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Sunday, June 7, 2009

Slugs in your Garden

By Joseph Parish

It will not be long now as everyone is rapidly getting energized about their projected garden. Here in Delaware all we can do at this time is plan. We could perhaps prepare our garden soils but as far as placing any plants outside at this time it is still a bit cool.

My wife has begun various vegetables indoors in an attempt to get them into the ground and allow them to be as productive as they can in a short period of time. We used the Aero-grow this year for starting most of our veggies. It appears that they have a generic growing insert that you can place your own seeds into. It was a little disappointing but that's another story.

As soon as we place our plants in the open we have to seriously consider several other problem areas. That consideration is centered on the various pests which seem to enjoy our garden as much as we do. One of the major pests is the slug. Out of all the damaging creatures associated with a garden perhaps the slug is considered the worse of them all. These annoying organisms seem to thrive under most high moisture environments and are some of the most difficult creatures to get under control. You will find them ready to feast out shortly after a spring rainfall. Slugs are often times difficult to detect as they tend to hide in the daytime when it is warm and dry but they appear in the evenings when the air is moist. The slug population depends upon the water content that is in your garden therefore the most effective method for reducing or eliminating slugs is by simply reducing the moisture around the garden but let's face it - we have to water our plants do we not?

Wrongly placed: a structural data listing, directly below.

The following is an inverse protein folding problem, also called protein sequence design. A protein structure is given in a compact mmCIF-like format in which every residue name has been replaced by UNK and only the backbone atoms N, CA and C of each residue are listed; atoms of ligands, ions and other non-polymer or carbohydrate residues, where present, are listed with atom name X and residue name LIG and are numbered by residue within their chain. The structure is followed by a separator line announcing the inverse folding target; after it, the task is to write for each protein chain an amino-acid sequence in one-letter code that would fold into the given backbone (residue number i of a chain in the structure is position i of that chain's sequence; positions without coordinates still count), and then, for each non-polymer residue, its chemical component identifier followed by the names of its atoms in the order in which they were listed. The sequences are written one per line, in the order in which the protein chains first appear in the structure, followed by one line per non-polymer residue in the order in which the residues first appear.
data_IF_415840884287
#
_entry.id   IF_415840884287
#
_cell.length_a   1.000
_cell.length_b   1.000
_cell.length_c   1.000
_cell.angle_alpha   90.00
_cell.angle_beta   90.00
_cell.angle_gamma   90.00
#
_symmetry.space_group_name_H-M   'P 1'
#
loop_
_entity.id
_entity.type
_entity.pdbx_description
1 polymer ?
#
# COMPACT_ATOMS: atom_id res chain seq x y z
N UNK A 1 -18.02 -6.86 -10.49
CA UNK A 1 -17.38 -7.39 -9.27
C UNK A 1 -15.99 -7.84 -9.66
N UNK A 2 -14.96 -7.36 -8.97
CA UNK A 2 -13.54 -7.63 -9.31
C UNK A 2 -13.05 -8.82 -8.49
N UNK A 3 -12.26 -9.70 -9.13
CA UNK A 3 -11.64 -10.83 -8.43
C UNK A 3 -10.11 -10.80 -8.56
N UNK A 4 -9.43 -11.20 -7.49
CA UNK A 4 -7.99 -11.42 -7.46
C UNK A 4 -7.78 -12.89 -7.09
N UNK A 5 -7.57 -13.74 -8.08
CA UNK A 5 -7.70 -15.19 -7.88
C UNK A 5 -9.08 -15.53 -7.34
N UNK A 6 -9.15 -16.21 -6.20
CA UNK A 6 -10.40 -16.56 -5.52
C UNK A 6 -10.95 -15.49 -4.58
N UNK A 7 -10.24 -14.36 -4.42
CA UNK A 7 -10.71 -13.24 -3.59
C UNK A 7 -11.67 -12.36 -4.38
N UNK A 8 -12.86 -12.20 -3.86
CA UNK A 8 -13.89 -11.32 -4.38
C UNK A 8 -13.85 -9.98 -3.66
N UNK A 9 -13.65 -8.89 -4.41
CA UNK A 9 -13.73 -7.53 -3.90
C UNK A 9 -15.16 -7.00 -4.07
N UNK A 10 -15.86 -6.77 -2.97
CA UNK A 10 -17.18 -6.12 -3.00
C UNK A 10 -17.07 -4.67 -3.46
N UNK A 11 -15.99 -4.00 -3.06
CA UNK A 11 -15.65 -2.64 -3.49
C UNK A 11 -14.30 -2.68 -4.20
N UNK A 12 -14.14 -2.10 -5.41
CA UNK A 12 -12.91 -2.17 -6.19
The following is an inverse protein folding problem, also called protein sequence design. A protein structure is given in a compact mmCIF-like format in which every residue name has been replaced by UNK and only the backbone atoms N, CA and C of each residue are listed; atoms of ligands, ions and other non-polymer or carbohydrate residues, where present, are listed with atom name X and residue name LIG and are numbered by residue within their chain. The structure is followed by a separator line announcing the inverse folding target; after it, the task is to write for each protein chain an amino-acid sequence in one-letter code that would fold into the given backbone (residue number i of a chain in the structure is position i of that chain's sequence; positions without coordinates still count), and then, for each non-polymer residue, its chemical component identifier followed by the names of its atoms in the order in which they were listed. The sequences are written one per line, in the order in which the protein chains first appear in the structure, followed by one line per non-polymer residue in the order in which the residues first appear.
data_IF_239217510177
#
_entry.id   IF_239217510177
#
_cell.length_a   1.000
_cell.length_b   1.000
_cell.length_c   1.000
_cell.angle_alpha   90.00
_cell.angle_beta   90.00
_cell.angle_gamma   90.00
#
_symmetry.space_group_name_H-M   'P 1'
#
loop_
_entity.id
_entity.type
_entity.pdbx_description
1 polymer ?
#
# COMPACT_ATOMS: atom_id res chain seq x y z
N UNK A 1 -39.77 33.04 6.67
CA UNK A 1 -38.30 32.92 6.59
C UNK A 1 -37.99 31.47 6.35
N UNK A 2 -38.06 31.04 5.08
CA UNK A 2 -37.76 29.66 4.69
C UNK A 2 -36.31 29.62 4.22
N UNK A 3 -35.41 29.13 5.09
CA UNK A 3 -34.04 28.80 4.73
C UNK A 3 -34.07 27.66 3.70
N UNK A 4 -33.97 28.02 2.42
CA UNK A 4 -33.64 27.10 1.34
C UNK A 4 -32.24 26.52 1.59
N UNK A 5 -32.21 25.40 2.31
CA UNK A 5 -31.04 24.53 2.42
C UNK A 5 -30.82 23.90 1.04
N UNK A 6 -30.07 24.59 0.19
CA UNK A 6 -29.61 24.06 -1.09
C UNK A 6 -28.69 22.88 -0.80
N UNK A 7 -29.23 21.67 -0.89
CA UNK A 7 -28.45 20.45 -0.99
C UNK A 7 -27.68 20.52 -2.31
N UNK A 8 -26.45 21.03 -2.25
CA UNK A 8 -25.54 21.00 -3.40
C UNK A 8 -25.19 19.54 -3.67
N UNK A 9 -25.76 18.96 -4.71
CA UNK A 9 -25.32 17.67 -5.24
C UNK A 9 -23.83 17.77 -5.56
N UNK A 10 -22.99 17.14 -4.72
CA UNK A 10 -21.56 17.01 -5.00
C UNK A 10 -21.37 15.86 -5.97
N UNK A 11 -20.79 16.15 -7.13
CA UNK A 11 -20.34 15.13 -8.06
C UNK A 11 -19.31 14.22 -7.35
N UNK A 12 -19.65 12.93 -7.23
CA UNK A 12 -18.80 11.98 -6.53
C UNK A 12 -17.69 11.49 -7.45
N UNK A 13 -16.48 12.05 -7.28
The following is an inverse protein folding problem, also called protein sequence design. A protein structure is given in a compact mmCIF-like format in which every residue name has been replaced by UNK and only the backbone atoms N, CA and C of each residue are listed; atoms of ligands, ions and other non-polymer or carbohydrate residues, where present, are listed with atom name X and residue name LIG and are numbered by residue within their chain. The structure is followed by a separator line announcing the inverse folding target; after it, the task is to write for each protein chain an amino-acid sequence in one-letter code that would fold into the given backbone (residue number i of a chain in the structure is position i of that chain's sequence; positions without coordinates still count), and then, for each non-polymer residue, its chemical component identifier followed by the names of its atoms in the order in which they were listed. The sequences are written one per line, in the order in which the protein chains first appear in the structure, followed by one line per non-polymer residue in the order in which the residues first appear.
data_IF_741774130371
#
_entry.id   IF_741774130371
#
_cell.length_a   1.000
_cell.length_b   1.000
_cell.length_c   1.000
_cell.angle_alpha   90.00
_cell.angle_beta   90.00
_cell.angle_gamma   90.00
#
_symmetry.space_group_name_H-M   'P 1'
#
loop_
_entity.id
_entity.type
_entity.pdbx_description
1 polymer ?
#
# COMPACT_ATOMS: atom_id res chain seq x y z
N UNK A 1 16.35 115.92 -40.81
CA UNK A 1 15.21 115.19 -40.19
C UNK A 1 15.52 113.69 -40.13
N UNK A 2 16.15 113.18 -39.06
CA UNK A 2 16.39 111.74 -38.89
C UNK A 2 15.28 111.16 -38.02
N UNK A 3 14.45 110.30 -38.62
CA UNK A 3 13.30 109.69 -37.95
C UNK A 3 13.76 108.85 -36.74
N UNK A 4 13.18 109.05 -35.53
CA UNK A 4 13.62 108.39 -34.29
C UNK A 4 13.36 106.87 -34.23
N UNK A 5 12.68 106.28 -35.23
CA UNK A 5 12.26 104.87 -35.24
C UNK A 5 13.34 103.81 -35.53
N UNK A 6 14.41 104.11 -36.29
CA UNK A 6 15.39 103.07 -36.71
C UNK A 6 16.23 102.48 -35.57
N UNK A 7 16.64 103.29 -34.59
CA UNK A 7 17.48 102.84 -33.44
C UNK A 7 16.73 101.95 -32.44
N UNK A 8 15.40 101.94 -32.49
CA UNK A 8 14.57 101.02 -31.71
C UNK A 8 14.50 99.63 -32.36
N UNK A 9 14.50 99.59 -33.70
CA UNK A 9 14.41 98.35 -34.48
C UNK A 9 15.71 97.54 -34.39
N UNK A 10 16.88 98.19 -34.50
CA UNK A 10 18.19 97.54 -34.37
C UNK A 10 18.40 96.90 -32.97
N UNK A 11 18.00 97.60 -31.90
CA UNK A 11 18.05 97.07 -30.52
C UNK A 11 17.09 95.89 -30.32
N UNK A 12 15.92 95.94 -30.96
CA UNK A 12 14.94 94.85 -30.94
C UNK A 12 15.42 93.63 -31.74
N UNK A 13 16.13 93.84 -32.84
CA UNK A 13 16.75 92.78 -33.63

Several means by which the home gardener can control these pests is listed in this article. The first is by use of Metaldehyde baits. Although these chemicals can possibly provide a measure of control they must be carefully applied as well as used at the proper time. Metaldehyde is generally sold as a granular type of bait or as a gel or paste. Most of these products are labeled for use with flower gardens. You should not apply this chemical directly to your vegetables or edible crops. If you have pets that roam outdoors this chemical can cause a very agonizing death.

You can find an alternative to Metaldehyde which uses an iron phosphate base as its active ingredient. This is generally sold under the name of Sluggo, Esca-Go or Slug Magic. Iron phosphate products can safely be used around your edible crops.

Usually slugs are attracted to any type of fermenting products such as beer. You can readily purchase commercially manufactured slug traps which use a similar method of fermentation material to capture the pests. However, it is not necessary to purchase these traps when you can just as easily make your own.

If you wish to try your luck at slug trap making here is the simplest that it gets. Use the plastic 12 ounce soda or water bottles and place either a little bit of beer in the bottom or some commercial slug bait into it. Lay the bottles on their sides and slightly bury them so that the mouth of the bottle is perfectly level with the ground. The slugs should be able to make their way into the bottles without difficulty. After you have captured the slugs you will merely need to toss the bottle into the trash. If you are using slug bait as opposed to beer make sure that you wet it a bit. Sluggo appears to be the most effective bait to use in these bottle traps.

Alternately you could sink some old pie pans or any type of shallow containers into the ground and place some beer in them. The slugs will be attracted to the beer and will crawl into the pans and drown.

Copyright @ 2009 Joseph Parish


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